Hiring Managers Share The Moment They Knew the Applicant Would Get the Job
When you interview for a job, you hope the hiring manager is considering all aspects of what you can offer the company. But sometimes, it all comes down to one answer to a question or one key aspect of your history. Hiring managers share the moment they knew the applicant would get the job.
"Have you thought of using social media?"
The hiring manager was looking for someone to help an 88-year-old man write his memoirs for his family. The project was planned in a more traditional book format. When the hiring manager presented the idea, the applicant responded: “Have you ever thought of using social media to get the word out to the family quicker? Why not a closed Facebook page? Instead of waiting for the entire book to be published, you could put out a chapter at a time where the family could immediately read it, ask questions and give feedback.”
The candidate’s suggestion worked well for the project. The man’s grandchildren and great-grandchildren were much more likely to read content on social media than in a three-ring binder.
‘This person picked up right away on the age of the people in the family and what that would mean for the project,” says K.J. Proctor, executive headhunter with John H. Proctor & Associates. “The candidate’s suggestions saved money and enhanced getting the materials to the audience. That put this person light years ahead of the next candidate. I want to know the person is buying into the company. This is the kind of person you want on your team.”
The takeaway: While using social media may have nothing to do with the job you’ve applied for, the hiring manager may discuss an issue or problem relevant to the job. Instead of saying, ‘That sounds like a really good project. I think I could bring something to it,” make suggestions during the interview. Present your ideas as if you already have the job. You may get it.
I played baseball for Harvard"
The tall, lanky kid didn’t appear to be a good fit for the opening in sales. He was so green that one of his future coworkers worried that the rest of the sales team would eat him alive. He got the job because he pitched for Harvard’s baseball team. That gave him common ground with the hiring manager, who had played semipro baseball. They didn’t talk much about the job, focusing instead on the discipline of playing sports. They talked about building a team, teamwork and the ethics of playing baseball.
Based on their sports talk, the hiring manager knew the former pitcher would work well. He put the word out to the team to watch out for this guy. The new salesman became one of the best on the team and is a multimillionaire now.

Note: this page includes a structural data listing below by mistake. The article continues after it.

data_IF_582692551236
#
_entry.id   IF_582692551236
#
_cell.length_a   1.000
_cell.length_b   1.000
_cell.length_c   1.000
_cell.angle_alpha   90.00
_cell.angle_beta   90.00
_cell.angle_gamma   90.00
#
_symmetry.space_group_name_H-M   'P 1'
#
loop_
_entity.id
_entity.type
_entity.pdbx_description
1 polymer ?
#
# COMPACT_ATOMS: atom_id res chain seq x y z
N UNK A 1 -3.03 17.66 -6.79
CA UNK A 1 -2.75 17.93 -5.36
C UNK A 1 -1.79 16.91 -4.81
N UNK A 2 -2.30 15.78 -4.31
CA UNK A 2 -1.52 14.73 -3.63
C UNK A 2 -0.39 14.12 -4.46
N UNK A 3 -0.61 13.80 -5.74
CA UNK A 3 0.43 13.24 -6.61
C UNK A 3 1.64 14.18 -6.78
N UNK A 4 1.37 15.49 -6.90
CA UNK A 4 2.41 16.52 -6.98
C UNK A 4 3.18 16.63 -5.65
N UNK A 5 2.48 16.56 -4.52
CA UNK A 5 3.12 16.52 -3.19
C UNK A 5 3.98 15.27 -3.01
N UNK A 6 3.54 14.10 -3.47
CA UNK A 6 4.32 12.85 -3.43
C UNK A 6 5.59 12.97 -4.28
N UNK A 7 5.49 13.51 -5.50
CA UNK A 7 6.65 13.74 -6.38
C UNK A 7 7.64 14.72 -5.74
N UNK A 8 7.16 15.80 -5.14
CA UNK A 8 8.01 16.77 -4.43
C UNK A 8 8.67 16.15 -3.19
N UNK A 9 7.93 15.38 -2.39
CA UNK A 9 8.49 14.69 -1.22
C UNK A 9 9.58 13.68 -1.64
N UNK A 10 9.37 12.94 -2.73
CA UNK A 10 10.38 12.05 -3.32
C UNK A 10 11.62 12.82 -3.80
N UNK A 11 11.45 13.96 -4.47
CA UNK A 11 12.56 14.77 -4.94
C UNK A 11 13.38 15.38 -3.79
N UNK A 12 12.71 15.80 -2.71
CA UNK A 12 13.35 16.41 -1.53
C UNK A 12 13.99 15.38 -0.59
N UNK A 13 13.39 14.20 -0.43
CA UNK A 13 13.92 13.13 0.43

The takeaway: You might not have played baseball for Harvard. But don’t be afraid to mention or include on your resume other areas or interests—other sports, chess, dancing, music—where you have learned skills that might apply to the job. You might find surprising common ground with the hiring manager that translates into a job.
I can start right away
The hiring manager had a meeting that night and needed help. He knew it was a long shot that the college student sitting in front of him would be free, but he asked: ‘Are you available tonight?’ ‘I can start right away,’ the college student responded. The college kid got the summer job.
Although the hiring manager didn’t want to hire just anyone for this job, the student had already demonstrated applicable book knowledge and experience. The willingness to start work immediately was icing on the cake.
The good decision became clear as the new hire pitched in to do a variety of tasks both within and outside of the job description.
The takeaway: You might not be able to start full time right away. If you have a job, you still have a commitment to your current employer. But you might be able to work a few hours a day at the new office as you finish your notice. Showing a can-do attitude and a willingness to help proves you’re a valuable team player.
I trained other employees on this software
When the hiring manager told the applicant about the accounting software she planned to buy next quarter, the applicant’s face lit up. ‘I trained other employees on this software.’
That was one less thing for the manager to worry about—this person could hit the ground running in her office. The applicant was already a frontrunner for the job, and the relevant experience sealed the deal.
The takeaway: Be sure to list all the software, technology and other tools you know how to use on your resume and don’t hesitate to bring that experience up in the interview. You could have exactly what the hiring manager wants.
This one sent a thank-you note
More than 200 people applied for the job. Ten got telephone interviews. Six got in-person interviews. Four got second interviews. Only one sent a thank you note to all involved. He got the job.
The takeaway: it doesn’t matter what kind of job you applied for, send a thank you.
Getting it right and getting the job
Be ready to share, briefly, a variety of professional and personal experiences. and tie them to the job you’re looking for. If the interviewer encourages you to elaborate, then share more information and link that experience to the position you want. It could lead to the moment you’re waiting for—a job offer.